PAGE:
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wajdi

 

Earlier today, I attended the funeral of Wajih Wajdi al-Ramahi. I took no photos and my notes are smeared with rain. He was 14. He died in the hospital yesterday afternoon. He had been shot in the back with a single bullet in the Jalazun refugee camp, just outside Ramallah.According to his family, the shot was fired without warning from a watchtower at the Israeli military base at Beit-El, which borders the camp. There were no clashes with soldiers at the time, they said, and no one throwing stones. The IDF, Haaretz reported, “confirmed that it was conducting an operation near Jalazun at the time of the reported shooting.” I arrived in the camp just before the bier bearing his body made it to the mosque. He was tiny. His body was wrapped in a flag. A wreath of orange and yellow daisies rested on his torso. His face was bare and open to the sky. His cheeks were smooth. The pallbearers ran forward, the bier on their shoulders, and disappeared into the mosque. Most of the crowd—there were hundreds, maybe a thousand, I didn’t try to count—squeezed into the camp’s small central square, where, beside a stone memorial to Yasser Arafat, a group of men with masked faces pointed guns in the air. Behind them, other men stretched their arms above the crowd to take pictures of the gunmen with their cell phones. The prayers concluded and the gunmen fired round after round. While my attention was elsewhere, someone had pasted a poster bearing al-Ramahi’s image on the monument. It covered Arafat’s face. Only his hand was still visible, waving. The pallbearers carried the boy’s body out of the mosque again, the mourners following them through the camp’s narrow streets, forming a long and solemn chain up the hill towards the cemetery. Far in front of me, I could hear people shouting chants and the gunmen firing their guns, but the men around me walked in silence. Women looked on from windows, doorways, and rooftops, holding their faces, rubbing their eyes. The rain fell harder. In the cemetery at the top of the hill, men scurried from all directions between the graves, jogging through the rocks and the mud, converging in a far corner around al-Ramahi’s grave. In addition to al-Ramahi, two Palestinians were shot by Israeli soldiers in Hebron this week, in the back and in the stomach, and two were shot through the legs in the Aida refugee camp in Bethlehem.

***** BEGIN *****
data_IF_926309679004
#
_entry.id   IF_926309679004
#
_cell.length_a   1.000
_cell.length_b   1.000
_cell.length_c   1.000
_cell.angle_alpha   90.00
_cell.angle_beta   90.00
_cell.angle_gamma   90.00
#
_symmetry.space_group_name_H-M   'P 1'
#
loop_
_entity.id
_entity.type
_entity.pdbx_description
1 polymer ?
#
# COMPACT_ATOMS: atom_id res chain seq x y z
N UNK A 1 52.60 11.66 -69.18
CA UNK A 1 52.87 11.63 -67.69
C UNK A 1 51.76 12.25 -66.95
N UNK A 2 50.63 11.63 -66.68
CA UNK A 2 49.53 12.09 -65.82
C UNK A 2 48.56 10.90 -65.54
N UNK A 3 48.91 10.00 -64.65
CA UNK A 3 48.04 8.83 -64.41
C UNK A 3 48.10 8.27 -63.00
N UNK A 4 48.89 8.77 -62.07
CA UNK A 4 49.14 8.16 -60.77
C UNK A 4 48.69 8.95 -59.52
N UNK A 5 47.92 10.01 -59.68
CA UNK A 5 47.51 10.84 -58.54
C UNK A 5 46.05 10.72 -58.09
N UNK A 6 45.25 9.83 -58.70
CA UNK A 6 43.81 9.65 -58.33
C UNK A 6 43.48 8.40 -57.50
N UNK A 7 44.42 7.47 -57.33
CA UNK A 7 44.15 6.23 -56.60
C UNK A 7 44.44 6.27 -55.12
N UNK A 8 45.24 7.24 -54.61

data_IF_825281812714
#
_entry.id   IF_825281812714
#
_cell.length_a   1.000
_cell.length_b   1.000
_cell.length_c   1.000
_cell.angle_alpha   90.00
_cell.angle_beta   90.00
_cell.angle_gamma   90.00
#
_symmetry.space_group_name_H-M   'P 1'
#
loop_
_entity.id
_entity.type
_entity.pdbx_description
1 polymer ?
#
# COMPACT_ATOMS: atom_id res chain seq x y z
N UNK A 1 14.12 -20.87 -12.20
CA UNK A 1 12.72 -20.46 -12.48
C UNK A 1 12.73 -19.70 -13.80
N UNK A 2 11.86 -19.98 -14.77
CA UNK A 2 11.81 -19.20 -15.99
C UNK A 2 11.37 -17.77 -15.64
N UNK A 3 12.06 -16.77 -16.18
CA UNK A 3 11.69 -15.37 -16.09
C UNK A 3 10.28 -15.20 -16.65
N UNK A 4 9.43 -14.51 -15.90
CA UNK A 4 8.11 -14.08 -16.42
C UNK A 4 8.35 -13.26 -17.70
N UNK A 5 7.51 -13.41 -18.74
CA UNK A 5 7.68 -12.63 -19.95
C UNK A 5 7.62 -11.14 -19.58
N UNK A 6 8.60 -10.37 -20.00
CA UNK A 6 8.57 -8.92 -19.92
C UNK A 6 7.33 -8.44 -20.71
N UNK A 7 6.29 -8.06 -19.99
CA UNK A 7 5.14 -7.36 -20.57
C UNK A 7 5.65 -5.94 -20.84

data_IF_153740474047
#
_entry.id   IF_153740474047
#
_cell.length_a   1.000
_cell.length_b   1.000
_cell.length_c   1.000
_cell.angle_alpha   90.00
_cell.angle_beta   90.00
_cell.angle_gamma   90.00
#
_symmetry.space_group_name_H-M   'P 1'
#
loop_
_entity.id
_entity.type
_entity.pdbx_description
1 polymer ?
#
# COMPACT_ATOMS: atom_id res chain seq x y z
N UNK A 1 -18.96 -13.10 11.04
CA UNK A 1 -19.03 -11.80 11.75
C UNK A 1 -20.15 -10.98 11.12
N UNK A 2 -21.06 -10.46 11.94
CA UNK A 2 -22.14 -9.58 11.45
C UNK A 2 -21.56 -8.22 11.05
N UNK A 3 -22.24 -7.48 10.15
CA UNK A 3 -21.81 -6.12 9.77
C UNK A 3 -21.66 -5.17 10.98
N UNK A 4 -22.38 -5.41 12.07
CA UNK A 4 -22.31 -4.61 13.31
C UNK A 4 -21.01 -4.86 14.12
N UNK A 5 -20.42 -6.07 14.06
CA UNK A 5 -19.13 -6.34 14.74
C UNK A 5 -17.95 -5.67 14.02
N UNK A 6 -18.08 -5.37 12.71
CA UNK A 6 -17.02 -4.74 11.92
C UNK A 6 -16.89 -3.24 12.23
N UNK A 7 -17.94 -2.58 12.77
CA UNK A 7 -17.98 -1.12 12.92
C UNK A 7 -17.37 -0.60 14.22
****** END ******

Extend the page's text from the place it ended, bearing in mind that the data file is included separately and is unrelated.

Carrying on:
from http://benehrenreich.squarespace.com/blog/2013/12/8/rainy-sunday.html

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http://www.nytimes.com/2013/03/17/magazine/is-this-where-the-third-intifada-will-start.html?pagewanted=1&_r=0

 

Protesters fleeing from tear gas launched by the Israel Defense Forces at a protest in February. In the background, the Israeli settlement of Halamish. Every Friday afternoon since 2009, residents of the West Bank town Nabi Saleh have taken part in demonstrations against the Israeli occupation by marching to a spring that has been taken over by the settlers of Halamish but is on Palestinian-owned land. Photographs by Peter van Agtmael

Protesters fleeing from tear gas launched by the Israel Defense Forces at a protest in February. In the background, the Israeli settlement of Halamish. Every Friday afternoon since 2009, residents of the West Bank town Nabi Saleh have taken part in demonstrations against the Israeli occupation by marching to a spring that has been taken over by the settlers of Halamish but is on Palestinian-owned land. Photographs by Peter van Agtmael